Imagine Rotarian Jill Donor, wanting to help her favorite nonprofit. When asked for a charitable gift to the Rotary Foundation, Donor agrees and immediately reaches for her checkbook, or goes online to donate with a debit/credit card.

It’s noble for Donor to give. However, consider this question: should Donor give cash? Or, does Donor own other non-cash assets which might be more tax-savvy? Can Donor be even more generous in support of her favorite cause, while lowering her out-of-pocket costs for charitable gifts?

Also, keep in mind that cash is only a small sliver of Donor’s overall assets and net worth. Even putting aside tax benefits, couldn’t Donor give more to the Rotary Foundation by looking at her much more robust non-cash assets? Let’s explore some non-cash gift options.

Giving quote

Appreciated, Long Term, Publicly Traded Stock

All sorts of non-cash assets can be used for charitable gifts to the Rotary Foundation, but for several reasons, appreciated, long-term, publicly traded stock is a wise choice. It’s convenient to give, you can save money on capital gains taxes you would have paid had you sold the stock, and it’s easy to value.

Endow Iowa Tax Credit

 

All Iowans should be aware of the Endow Iowa Tax Credit. Endow Iowa allows donors who give qualifying charitable gifts to receive a whopping 25% state tax credit. I have some illustrations showing what great tax savings can be realized by use of the Endow Iowa Tax Credit.

IRA Charitable Rollover

The federal law known as the IRA Charitable Rollover allows individuals aged 70½ and older to donate up to $100,000, tax free, from their IRAs directly to Rotary Foundation. There are two threshold requirements. First, you must be age 70½ or older. Second, the retirement plan account must be an IRA. Want more details? This blog post digs in.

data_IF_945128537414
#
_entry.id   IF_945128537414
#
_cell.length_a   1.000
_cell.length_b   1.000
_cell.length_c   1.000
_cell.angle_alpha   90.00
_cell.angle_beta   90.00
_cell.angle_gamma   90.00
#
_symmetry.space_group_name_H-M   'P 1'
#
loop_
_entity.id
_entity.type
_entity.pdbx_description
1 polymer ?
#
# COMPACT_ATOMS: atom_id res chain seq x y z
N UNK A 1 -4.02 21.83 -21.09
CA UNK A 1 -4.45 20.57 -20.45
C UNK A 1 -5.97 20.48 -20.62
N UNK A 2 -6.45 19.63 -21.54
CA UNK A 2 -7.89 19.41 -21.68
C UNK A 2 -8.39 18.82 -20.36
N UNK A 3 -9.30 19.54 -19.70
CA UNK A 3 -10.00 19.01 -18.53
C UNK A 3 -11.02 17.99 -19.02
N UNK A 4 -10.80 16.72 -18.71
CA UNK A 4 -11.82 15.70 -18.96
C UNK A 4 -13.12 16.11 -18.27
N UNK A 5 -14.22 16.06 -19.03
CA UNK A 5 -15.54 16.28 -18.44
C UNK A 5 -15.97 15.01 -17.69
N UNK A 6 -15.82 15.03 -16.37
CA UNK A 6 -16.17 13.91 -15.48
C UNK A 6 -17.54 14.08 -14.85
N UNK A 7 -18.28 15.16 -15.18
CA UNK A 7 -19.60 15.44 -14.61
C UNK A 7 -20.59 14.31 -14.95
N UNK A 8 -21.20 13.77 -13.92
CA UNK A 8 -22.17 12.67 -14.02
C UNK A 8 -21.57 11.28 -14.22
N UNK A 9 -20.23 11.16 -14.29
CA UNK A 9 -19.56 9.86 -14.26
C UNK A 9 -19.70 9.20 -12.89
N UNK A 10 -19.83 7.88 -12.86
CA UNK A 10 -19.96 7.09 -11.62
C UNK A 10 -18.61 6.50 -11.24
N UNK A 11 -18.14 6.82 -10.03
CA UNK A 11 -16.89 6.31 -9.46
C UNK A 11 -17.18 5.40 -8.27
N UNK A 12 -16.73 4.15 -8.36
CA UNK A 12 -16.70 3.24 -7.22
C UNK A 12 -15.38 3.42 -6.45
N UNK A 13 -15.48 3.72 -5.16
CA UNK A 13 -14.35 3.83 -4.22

Retirement Benefit Plans

For those not yet 70 ½ and/or who don’t have an IRA, but another type of retirement plan, think about this. Sometimes owners’ retirement benefit plans must make what are called Required Minimum Distributions, or RMDs. Since you must withdraw RMDs, anyway, why not give the money to a worthy charity like Rotary Foundation?

For those who don’t yet have to make RMDs, remember that after age 59 ½, generally you can make withdrawals from your retirement benefit plan without any tax penalty. If indeed there’s no penalty, and you make a charitable gift from your retirement benefit plan, you can presumably take an income tax charitable deduction. This should therefore be a “wash” for tax purposes.

Also, keep in mind: you can make a very meaningful gift simply by naming the Rotary Foundation as beneficiary of an IRA, 401(k), 403(b), or other retirement plan. Giving retirement assets in this way is quite easy. Simply contact the institution holding your retirement plan, request a change of beneficiary form, fill the form out completely and correctly, and return the form. Typically naming a beneficiary in this way does not require drafting or amending a will or trust.

“SPLIT INTEREST” GIFTS

A “split interest” gift is when a donor makes a gift to a qualified charity, like the Rotary Foundation, but retains the right to a portion of the gift. Typically, the gift is divided into lifetime income and asset value at death. The majority of donors retain income during their lifetime.

There are two split interest gifts which might be greatly helpful to donors wanting to support the Rotary Foundation. Let’s discuss each briefly.

Charitable Gift Annuity

A Charitable Gift Annuity (CGA) is a contract. It’s a contract that combines the benefits of an immediate income tax deduction and a lifetime income stream. Also, your future taxable estate will be reduced for the remainder value of the property transferred to charity.